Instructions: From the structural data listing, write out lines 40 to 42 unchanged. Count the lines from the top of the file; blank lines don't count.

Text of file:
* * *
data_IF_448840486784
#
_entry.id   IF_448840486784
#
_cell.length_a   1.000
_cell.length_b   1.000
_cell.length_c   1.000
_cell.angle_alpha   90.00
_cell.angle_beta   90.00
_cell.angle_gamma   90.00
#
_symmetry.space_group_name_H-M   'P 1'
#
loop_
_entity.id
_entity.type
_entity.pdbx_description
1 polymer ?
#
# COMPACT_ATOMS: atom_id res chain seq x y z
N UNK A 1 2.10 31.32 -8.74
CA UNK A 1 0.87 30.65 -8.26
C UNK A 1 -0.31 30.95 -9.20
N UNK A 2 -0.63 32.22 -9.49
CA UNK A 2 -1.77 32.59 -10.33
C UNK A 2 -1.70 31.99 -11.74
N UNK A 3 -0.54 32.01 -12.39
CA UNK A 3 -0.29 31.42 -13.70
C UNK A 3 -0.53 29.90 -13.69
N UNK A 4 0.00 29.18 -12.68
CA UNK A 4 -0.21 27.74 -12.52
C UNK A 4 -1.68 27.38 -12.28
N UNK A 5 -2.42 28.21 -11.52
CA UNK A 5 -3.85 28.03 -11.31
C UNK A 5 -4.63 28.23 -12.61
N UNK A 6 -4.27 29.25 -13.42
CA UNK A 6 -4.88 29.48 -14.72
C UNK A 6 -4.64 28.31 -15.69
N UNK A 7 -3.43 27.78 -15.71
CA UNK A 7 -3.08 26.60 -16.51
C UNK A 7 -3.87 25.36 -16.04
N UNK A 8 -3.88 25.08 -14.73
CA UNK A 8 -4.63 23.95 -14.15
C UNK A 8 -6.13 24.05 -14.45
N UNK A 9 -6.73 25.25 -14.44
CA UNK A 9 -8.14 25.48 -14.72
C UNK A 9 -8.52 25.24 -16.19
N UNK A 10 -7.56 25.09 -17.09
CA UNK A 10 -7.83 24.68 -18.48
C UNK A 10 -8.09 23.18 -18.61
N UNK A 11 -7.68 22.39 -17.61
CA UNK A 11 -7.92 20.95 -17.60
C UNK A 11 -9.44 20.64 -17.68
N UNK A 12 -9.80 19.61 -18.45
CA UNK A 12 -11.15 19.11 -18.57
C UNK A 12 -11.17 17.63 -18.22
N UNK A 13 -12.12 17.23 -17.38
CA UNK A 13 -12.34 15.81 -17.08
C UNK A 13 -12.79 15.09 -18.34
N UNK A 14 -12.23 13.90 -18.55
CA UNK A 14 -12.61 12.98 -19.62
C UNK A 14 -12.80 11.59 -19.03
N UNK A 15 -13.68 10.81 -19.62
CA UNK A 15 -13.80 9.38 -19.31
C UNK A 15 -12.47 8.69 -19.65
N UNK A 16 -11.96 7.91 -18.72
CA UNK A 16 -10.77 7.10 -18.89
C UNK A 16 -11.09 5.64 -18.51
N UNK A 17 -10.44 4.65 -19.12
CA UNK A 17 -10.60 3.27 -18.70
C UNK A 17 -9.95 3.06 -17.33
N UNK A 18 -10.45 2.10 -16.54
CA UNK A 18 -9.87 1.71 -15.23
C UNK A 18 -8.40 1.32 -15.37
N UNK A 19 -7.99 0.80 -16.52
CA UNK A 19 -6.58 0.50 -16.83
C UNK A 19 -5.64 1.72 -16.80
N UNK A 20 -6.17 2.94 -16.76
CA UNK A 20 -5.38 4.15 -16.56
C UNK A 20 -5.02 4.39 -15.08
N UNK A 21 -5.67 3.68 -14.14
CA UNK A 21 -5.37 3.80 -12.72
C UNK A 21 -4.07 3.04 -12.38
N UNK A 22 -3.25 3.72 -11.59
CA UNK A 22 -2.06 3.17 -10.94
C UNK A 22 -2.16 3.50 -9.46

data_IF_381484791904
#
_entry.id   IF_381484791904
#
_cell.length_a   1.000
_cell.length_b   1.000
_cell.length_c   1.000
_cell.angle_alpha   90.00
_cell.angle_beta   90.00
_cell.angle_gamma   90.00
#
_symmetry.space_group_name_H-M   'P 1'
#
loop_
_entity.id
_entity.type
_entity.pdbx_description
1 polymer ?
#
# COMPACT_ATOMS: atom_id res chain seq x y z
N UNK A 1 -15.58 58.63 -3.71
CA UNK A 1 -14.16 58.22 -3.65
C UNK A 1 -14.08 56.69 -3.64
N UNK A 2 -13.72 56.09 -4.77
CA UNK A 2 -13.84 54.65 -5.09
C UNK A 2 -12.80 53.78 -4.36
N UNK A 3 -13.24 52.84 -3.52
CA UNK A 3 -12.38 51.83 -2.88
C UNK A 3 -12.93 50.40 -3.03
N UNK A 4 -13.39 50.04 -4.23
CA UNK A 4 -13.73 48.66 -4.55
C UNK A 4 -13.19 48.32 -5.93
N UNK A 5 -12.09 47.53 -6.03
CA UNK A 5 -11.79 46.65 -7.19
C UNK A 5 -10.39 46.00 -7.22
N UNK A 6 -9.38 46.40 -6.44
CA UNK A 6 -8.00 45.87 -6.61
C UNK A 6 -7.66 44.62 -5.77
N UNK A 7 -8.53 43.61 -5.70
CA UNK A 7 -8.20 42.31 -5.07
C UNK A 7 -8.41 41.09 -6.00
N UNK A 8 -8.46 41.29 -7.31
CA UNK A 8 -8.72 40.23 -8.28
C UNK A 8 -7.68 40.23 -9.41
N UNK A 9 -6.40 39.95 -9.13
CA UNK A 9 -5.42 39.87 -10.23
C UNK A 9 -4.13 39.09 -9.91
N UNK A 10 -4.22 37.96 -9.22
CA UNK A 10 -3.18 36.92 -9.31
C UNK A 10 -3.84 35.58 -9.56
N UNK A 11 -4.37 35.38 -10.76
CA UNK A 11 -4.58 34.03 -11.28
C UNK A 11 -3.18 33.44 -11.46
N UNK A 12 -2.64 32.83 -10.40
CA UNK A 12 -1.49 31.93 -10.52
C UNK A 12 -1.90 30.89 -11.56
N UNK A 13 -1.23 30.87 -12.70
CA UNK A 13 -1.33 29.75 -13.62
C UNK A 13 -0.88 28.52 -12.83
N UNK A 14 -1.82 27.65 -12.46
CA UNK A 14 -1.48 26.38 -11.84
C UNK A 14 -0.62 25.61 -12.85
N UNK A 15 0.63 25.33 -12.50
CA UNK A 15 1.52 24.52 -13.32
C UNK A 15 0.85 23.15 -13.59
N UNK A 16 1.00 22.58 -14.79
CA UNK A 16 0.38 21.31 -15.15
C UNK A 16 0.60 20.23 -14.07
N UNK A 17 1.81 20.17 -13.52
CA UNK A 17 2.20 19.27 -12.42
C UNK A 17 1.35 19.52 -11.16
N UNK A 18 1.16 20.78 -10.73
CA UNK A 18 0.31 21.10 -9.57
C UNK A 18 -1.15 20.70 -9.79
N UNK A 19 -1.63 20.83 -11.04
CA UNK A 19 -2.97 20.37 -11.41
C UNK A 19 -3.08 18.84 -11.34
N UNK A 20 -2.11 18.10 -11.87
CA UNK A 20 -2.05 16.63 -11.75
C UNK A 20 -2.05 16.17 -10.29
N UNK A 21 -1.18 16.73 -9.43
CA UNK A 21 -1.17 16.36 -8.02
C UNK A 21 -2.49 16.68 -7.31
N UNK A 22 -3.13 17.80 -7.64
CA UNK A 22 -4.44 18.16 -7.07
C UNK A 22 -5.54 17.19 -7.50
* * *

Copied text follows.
CA UNK A 7 -3.08 26.60 -16.51
C UNK A 7 -3.87 25.36 -16.04
N UNK A 8 -3.88 25.08 -14.73